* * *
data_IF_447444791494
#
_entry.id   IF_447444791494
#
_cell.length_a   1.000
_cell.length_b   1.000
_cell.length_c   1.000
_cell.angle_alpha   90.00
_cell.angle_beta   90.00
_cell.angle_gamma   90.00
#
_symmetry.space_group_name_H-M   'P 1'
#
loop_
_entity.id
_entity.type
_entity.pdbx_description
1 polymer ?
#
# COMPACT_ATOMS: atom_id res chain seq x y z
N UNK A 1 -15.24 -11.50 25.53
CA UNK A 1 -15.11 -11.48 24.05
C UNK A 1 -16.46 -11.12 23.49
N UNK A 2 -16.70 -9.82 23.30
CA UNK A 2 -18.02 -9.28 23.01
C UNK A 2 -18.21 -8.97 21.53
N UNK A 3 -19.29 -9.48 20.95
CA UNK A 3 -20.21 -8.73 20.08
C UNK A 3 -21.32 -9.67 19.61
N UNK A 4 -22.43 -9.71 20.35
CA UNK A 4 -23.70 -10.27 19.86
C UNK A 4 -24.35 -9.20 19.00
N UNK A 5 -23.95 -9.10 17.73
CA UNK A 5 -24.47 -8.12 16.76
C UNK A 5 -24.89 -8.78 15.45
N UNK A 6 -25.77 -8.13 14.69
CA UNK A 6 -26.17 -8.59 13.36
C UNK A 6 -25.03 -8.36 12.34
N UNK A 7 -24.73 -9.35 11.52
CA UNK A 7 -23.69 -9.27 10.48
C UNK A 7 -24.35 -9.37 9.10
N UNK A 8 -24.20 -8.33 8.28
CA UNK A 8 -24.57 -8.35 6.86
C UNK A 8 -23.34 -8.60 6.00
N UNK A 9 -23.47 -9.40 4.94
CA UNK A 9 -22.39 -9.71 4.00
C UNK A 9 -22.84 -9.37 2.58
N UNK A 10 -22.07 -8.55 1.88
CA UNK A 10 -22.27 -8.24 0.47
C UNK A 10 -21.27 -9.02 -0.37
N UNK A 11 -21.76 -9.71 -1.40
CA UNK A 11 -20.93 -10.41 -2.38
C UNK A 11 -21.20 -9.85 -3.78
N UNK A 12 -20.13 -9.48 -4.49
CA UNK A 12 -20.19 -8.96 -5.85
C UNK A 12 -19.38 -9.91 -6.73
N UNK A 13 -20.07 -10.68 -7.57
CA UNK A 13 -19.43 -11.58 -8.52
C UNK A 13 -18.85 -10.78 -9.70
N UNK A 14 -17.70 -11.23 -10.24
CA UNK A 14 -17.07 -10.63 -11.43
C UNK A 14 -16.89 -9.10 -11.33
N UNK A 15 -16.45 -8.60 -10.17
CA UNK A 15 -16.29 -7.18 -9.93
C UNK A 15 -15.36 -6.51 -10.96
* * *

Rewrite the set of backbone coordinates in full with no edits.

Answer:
data_IF_447444791494
#
_entry.id   IF_447444791494
#
_cell.length_a   1.000
_cell.length_b   1.000
_cell.length_c   1.000
_cell.angle_alpha   90.00
_cell.angle_beta   90.00
_cell.angle_gamma   90.00
#
_symmetry.space_group_name_H-M   'P 1'
#
loop_
_entity.id
_entity.type
_entity.pdbx_description
1 polymer ?
#
# COMPACT_ATOMS: atom_id res chain seq x y z
N UNK A 1 -15.24 -11.50 25.53
CA UNK A 1 -15.11 -11.48 24.05
C UNK A 1 -16.46 -11.12 23.49
N UNK A 2 -16.70 -9.82 23.30
CA UNK A 2 -18.02 -9.28 23.01
C UNK A 2 -18.21 -8.97 21.53
N UNK A 3 -19.29 -9.48 20.95
CA UNK A 3 -20.21 -8.73 20.08
C UNK A 3 -21.32 -9.67 19.61
N UNK A 4 -22.43 -9.71 20.35
CA UNK A 4 -23.70 -10.27 19.86
C UNK A 4 -24.35 -9.20 19.00
N UNK A 5 -23.95 -9.10 17.73
CA UNK A 5 -24.47 -8.12 16.76
C UNK A 5 -24.89 -8.78 15.45
N UNK A 6 -25.77 -8.13 14.69
CA UNK A 6 -26.17 -8.59 13.36
C UNK A 6 -25.03 -8.36 12.34
N UNK A 7 -24.73 -9.35 11.52
CA UNK A 7 -23.69 -9.27 10.48
C UNK A 7 -24.35 -9.37 9.10
N UNK A 8 -24.20 -8.33 8.28
CA UNK A 8 -24.57 -8.35 6.86
C UNK A 8 -23.34 -8.60 6.00
N UNK A 9 -23.47 -9.40 4.94
CA UNK A 9 -22.39 -9.71 4.00
C UNK A 9 -22.84 -9.37 2.58
N UNK A 10 -22.07 -8.55 1.88
CA UNK A 10 -22.27 -8.24 0.47
C UNK A 10 -21.27 -9.02 -0.37
N UNK A 11 -21.76 -9.71 -1.40
CA UNK A 11 -20.93 -10.41 -2.38
C UNK A 11 -21.20 -9.85 -3.78
N UNK A 12 -20.13 -9.48 -4.49
CA UNK A 12 -20.19 -8.96 -5.85
C UNK A 12 -19.38 -9.91 -6.73
N UNK A 13 -20.07 -10.68 -7.57
CA UNK A 13 -19.43 -11.58 -8.52
C UNK A 13 -18.85 -10.78 -9.70
N UNK A 14 -17.70 -11.23 -10.24
CA UNK A 14 -17.07 -10.63 -11.43
C UNK A 14 -16.89 -9.10 -11.33
N UNK A 15 -16.45 -8.60 -10.17
CA UNK A 15 -16.29 -7.18 -9.93
C UNK A 15 -15.36 -6.51 -10.96